To be a teacher is to be a student first and foremost. No matter how much of an expert you become, always keep the humble heart of a beginner close at hand. Never fake it or rush the process. Trust that who you are is who you need to be. You can only really share the knowledge that you have personally experienced to be true. The practice is a vehicle for the deepest spiritual path. What qualifies you most for being a guide to the inner world is to delve deeply down within yourself and touch the fundamental essence of who you are.
Emerging research in neuroscience now focuses on interoception: the art of paying attention not just to the body, but inside it. Think of interoception as mindfulness in the body. As teachers, our greatest gift doesn’t lie in an inspiring sequence or engaging playlist—although those are great. Rather, it happens in the simultaneous cultivation of two things: nurturing present-moment awareness in our own bodies while we teach, and helping others to do so while they practice. This way of teaching creates a special alchemy. It helps us read bodies and therapeutically tailor the poses and sequence we offer. And ultimately, it empowers practitioners to connect with the extraordinary wisdom of their own inner teachers.
Lessons that teaching yoga has taught me over the last 14 years: Just teach yoga. Don’t try to please or impress others. Teach what you know and never stop learning. Feel the practice and its benefits and let that inspire you to create a meaningful experience for others. It is not about you, it is about the student. You are a facilitator, a conduit and need to be skillfully clear in your thoughts, actions and speech. Set an intention/say a prayer before every class. Do your practice, do it consistently and continuously. Always remember that you are a student of yoga. Honor and explore all of the facets of yoga. Recognize your teachers, lineage and the Source. Observe without judgment. Start where you are. Live your yoga.
Develop your own ritual to get clear, present and grounded before you step into the room to teach. Sharing these teachings is a great honor, so take time to acknowledge the transition from your busy day to holding space for others. Experiment with designing your ritual—close your eyes, take a few deep breaths, say a simple prayer, or make an offering before class. I do the same prayer and set an intention before every class I teach. Repetition builds clarity and presence, and being fully present is the greatest gift you can offer your students.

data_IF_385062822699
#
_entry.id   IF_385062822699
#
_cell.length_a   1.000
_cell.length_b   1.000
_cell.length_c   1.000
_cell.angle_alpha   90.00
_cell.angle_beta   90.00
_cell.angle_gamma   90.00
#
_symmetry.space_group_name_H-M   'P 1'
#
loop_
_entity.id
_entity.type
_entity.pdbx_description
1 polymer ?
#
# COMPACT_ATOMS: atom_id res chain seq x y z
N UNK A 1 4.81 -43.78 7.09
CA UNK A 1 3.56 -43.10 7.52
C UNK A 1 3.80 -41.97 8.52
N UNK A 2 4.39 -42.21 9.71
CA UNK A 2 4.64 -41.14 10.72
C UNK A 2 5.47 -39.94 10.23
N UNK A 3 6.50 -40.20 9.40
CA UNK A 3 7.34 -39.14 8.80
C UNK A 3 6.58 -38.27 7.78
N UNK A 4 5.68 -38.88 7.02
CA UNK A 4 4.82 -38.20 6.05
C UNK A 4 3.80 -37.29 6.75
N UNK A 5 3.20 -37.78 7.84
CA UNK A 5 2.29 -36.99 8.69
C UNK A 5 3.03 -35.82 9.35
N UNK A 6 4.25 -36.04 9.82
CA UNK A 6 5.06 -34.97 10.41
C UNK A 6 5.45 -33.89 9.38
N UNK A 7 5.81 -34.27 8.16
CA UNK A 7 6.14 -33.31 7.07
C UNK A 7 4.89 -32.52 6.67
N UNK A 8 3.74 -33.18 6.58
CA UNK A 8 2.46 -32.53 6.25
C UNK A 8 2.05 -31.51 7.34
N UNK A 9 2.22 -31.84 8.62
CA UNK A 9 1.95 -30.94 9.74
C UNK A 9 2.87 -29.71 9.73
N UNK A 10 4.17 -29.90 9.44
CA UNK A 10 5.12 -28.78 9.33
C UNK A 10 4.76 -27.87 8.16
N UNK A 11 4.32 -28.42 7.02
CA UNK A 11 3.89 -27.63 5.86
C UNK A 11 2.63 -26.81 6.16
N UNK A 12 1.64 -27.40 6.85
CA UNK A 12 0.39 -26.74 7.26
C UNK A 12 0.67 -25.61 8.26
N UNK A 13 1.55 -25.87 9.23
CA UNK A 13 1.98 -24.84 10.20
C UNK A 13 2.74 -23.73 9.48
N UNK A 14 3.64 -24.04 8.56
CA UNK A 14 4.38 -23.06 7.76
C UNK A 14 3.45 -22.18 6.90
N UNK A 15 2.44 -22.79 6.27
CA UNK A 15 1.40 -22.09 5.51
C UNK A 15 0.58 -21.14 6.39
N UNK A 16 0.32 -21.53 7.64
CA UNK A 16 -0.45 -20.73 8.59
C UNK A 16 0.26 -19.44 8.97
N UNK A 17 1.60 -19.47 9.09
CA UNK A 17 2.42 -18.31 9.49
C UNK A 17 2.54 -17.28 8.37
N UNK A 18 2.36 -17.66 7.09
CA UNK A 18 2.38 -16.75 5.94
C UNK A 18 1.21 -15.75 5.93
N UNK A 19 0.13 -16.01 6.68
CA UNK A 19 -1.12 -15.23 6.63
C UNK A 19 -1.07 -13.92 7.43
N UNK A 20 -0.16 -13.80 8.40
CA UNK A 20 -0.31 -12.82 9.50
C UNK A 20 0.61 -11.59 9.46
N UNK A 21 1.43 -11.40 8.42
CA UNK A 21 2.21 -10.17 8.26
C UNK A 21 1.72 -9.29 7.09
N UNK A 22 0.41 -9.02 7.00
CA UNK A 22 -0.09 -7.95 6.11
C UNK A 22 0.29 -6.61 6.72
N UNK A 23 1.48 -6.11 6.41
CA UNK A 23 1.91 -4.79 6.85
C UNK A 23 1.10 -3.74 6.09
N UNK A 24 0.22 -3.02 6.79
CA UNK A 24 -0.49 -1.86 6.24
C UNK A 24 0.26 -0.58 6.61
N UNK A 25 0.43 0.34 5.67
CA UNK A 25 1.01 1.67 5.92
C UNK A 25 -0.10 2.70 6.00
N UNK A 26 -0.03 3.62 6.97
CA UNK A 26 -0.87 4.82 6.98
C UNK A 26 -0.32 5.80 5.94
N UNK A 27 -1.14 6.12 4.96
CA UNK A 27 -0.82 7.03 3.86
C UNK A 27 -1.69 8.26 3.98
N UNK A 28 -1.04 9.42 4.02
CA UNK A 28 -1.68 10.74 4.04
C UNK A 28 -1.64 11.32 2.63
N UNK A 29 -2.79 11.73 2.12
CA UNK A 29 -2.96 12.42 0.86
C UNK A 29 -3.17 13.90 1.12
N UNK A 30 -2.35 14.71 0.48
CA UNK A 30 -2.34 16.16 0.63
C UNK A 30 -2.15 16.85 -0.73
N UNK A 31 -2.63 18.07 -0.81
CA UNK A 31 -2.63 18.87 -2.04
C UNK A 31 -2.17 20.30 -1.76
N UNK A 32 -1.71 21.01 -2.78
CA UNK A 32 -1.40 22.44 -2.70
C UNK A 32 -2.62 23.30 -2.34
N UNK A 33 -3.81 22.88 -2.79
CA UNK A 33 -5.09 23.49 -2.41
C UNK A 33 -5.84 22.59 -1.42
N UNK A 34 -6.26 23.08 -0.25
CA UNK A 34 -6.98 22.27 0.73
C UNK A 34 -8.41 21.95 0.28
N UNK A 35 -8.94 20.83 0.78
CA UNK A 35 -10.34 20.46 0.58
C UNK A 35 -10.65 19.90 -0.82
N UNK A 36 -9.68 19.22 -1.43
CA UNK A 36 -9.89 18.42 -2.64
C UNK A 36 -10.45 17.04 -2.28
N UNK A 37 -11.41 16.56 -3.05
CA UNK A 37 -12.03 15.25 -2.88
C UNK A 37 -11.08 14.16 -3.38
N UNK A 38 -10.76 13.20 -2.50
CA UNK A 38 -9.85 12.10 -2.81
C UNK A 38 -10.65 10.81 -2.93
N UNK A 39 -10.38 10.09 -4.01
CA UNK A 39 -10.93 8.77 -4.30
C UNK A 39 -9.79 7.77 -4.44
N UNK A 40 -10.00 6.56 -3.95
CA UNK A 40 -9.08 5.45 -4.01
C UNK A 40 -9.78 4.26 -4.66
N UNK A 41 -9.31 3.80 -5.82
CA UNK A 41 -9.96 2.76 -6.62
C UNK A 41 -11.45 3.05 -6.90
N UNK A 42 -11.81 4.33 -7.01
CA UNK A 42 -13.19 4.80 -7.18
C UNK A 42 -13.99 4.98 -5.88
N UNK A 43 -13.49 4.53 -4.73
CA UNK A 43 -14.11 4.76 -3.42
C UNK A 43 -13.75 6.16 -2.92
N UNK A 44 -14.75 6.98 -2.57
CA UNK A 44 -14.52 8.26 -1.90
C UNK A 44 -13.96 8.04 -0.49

Bring the beauty of ceremony into your life. I use Ceremony to connect to my Spirit. Ceremony brings clarity about what to do next, whether it’s dealing with grief or how to craft the next chapter of life. To sit in Ceremony is to make a conscious decision to shift into sacred space. Ask for and listen to guidance.
Here’s a simple and beautiful Ceremony that everyone can do: Take a few minutes to set your intent for the day. I highly recommend it! Doing this really helps me to shift my day to something more profound and poignant instead of growly, complaining. An example of an intent that I use is; ‘I want to see and be touched in my heart by something in Beauty.’ There are many different ways to be touched by Beauty—feeling the pleasure of a pose or the sensual unfolding of what’s happening when you’re having sex with your partner. It’s the sweetness of connecting instead of just trying to ‘get to an orgasm’.
Daily Morning Ceremony
• Get up and go pee first so that youʼre not distracted by your bladder.
• Sit up straight. Breathe deeply. Focus. Go deep inside.
• Pledge to yourself to open and be receptive to feeling Beauty at least once today.
• Deepen your breath.
• Within the next 2 breaths — set your intent.
• Whatever you’re focusing on, actually feel it.
• Invite the experience to dance in your heart.